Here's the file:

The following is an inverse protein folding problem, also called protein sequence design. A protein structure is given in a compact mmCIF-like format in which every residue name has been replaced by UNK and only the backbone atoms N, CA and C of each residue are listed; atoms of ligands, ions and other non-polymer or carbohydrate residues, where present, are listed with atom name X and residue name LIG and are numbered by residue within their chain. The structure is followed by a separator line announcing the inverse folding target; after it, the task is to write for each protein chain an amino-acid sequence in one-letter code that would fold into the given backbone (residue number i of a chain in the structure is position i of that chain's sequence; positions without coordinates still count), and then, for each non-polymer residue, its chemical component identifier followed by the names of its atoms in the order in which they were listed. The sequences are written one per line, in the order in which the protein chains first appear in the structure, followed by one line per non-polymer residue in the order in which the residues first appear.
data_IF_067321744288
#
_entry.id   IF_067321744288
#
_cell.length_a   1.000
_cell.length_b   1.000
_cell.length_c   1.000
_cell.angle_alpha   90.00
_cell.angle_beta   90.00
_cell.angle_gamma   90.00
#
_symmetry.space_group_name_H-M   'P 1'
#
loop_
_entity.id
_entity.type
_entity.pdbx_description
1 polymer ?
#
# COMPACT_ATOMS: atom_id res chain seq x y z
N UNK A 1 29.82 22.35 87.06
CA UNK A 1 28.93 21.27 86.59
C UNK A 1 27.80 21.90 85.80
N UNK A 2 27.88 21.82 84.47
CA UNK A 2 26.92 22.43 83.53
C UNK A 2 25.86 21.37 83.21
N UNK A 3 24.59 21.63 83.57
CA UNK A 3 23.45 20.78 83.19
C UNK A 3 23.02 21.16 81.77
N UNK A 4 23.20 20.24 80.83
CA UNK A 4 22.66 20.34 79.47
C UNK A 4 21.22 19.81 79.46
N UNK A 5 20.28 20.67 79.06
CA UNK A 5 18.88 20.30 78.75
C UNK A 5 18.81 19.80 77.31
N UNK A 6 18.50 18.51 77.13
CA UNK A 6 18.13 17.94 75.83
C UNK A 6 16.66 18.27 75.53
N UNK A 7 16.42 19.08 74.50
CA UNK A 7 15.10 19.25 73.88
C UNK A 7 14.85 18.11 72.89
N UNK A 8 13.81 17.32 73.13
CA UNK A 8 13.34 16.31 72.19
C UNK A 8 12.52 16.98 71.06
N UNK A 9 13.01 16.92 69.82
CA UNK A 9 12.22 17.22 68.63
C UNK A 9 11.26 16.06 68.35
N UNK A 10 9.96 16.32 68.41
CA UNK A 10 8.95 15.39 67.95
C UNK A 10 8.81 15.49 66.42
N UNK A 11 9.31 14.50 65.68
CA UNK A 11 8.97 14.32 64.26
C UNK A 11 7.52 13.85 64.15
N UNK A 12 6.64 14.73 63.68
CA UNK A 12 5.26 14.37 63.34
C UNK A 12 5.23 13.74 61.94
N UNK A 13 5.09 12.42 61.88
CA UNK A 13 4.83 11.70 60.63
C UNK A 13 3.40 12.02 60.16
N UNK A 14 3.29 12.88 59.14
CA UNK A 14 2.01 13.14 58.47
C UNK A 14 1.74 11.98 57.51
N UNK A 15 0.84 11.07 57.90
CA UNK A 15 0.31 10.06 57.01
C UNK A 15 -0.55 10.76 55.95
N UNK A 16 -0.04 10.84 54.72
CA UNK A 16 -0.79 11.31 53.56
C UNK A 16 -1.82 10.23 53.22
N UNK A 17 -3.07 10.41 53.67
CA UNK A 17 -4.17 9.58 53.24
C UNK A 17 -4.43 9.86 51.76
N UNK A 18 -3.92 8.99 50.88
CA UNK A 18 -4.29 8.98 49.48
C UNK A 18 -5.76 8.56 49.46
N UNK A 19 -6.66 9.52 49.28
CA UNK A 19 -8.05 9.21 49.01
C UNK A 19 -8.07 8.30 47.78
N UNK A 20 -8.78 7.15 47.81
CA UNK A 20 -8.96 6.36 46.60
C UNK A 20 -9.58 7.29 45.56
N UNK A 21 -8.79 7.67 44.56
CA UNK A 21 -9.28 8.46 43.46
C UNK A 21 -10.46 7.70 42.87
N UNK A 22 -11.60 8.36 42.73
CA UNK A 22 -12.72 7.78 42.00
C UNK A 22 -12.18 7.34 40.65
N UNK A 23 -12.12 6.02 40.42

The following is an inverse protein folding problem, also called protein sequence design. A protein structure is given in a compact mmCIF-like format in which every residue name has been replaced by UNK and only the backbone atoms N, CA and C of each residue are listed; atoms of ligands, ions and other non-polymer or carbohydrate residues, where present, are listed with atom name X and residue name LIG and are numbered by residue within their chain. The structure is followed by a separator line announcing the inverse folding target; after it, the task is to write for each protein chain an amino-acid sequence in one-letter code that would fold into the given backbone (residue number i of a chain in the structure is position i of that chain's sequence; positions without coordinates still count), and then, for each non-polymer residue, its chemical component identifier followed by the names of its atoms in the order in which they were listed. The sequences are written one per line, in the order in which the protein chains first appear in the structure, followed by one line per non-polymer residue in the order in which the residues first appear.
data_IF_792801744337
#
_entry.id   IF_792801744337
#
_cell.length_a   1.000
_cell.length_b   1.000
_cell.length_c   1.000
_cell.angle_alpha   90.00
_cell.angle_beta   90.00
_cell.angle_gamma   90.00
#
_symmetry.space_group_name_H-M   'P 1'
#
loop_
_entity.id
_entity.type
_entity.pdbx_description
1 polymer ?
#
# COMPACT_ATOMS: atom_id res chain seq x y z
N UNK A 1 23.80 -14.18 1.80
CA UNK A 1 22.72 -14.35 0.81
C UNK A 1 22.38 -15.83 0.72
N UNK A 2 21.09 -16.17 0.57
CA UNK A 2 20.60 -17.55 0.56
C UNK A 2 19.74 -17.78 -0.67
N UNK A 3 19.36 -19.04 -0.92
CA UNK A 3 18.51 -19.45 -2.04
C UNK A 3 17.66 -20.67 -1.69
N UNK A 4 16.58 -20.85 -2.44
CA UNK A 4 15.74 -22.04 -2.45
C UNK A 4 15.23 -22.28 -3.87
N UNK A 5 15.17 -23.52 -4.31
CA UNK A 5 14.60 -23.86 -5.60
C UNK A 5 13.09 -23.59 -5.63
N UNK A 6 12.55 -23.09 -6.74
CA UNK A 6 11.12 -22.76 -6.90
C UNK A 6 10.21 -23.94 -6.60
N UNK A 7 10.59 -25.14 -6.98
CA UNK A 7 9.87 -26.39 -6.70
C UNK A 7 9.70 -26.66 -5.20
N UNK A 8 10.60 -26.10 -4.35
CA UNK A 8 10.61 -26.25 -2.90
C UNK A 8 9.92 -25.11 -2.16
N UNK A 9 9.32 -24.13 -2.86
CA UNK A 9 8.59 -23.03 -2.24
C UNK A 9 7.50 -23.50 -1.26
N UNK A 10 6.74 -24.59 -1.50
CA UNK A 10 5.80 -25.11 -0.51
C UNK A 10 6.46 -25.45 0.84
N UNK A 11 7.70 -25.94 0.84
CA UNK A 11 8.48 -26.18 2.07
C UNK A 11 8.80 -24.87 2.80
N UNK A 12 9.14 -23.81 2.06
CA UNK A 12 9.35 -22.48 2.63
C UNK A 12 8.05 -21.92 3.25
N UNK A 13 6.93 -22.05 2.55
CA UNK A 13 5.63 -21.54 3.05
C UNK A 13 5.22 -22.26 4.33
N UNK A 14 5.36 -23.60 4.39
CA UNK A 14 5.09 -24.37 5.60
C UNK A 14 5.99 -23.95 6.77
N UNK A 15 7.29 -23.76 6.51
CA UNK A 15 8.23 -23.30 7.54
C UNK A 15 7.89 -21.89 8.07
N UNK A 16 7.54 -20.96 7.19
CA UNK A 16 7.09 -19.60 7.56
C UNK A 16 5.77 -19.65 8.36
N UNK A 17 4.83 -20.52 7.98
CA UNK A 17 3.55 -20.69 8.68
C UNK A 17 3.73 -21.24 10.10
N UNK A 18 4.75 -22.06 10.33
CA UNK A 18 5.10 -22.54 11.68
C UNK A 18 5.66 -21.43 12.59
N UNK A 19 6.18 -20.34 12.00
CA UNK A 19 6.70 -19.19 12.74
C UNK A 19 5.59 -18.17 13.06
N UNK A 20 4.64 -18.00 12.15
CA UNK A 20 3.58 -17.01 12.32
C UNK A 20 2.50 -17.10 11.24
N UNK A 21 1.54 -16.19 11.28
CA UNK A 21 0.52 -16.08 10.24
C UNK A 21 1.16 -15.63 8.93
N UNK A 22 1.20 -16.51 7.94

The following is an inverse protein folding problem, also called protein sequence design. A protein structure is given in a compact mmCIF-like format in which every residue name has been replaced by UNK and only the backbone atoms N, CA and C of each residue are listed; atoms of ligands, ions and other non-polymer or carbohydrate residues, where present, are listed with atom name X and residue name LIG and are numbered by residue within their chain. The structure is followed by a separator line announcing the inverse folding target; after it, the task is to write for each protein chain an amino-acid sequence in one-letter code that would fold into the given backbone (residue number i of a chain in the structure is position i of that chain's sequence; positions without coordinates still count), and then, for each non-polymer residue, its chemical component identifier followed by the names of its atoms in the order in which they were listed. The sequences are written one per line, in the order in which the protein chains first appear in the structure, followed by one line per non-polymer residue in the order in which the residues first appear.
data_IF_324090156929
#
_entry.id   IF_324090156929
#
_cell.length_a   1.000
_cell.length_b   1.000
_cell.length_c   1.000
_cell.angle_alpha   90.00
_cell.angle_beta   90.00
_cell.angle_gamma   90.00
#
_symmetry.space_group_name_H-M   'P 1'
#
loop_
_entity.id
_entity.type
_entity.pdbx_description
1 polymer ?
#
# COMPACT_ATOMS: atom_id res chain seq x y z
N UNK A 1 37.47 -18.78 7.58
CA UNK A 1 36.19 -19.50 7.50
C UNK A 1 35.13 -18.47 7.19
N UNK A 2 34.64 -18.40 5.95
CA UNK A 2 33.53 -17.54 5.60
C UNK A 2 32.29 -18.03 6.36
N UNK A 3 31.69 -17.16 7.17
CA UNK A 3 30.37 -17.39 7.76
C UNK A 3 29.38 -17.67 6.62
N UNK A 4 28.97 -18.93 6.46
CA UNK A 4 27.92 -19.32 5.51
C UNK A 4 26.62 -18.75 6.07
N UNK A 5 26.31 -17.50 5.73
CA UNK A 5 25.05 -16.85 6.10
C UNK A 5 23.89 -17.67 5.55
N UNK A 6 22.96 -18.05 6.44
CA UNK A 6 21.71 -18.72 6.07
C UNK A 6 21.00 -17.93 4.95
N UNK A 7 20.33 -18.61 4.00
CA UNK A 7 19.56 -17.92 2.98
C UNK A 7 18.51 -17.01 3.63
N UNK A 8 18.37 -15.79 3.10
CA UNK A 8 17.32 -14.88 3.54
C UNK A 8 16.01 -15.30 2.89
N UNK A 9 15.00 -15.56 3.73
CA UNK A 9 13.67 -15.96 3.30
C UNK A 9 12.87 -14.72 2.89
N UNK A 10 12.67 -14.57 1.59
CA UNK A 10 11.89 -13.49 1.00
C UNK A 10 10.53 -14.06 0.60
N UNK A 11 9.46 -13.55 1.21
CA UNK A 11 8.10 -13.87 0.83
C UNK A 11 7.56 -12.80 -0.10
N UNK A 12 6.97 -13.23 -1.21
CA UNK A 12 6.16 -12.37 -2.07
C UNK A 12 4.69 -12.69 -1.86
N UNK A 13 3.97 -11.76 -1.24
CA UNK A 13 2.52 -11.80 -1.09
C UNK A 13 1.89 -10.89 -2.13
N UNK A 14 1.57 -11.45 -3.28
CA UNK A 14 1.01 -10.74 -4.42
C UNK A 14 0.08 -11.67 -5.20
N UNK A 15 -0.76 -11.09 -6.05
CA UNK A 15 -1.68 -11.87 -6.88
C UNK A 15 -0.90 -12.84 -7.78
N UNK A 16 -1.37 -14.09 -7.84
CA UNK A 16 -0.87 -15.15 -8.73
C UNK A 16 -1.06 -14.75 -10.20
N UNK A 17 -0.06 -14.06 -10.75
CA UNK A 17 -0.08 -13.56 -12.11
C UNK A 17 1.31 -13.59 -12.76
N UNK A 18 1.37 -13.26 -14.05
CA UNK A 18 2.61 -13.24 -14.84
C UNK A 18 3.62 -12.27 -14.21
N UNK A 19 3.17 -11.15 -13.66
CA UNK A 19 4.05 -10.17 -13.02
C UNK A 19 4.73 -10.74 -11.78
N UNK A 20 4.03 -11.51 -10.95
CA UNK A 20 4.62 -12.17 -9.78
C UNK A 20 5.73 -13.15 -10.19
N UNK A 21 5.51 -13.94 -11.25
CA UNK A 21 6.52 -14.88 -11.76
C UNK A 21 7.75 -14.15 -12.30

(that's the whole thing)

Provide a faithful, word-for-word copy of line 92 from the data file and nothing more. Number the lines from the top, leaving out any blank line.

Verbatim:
_entry.id   IF_792801744337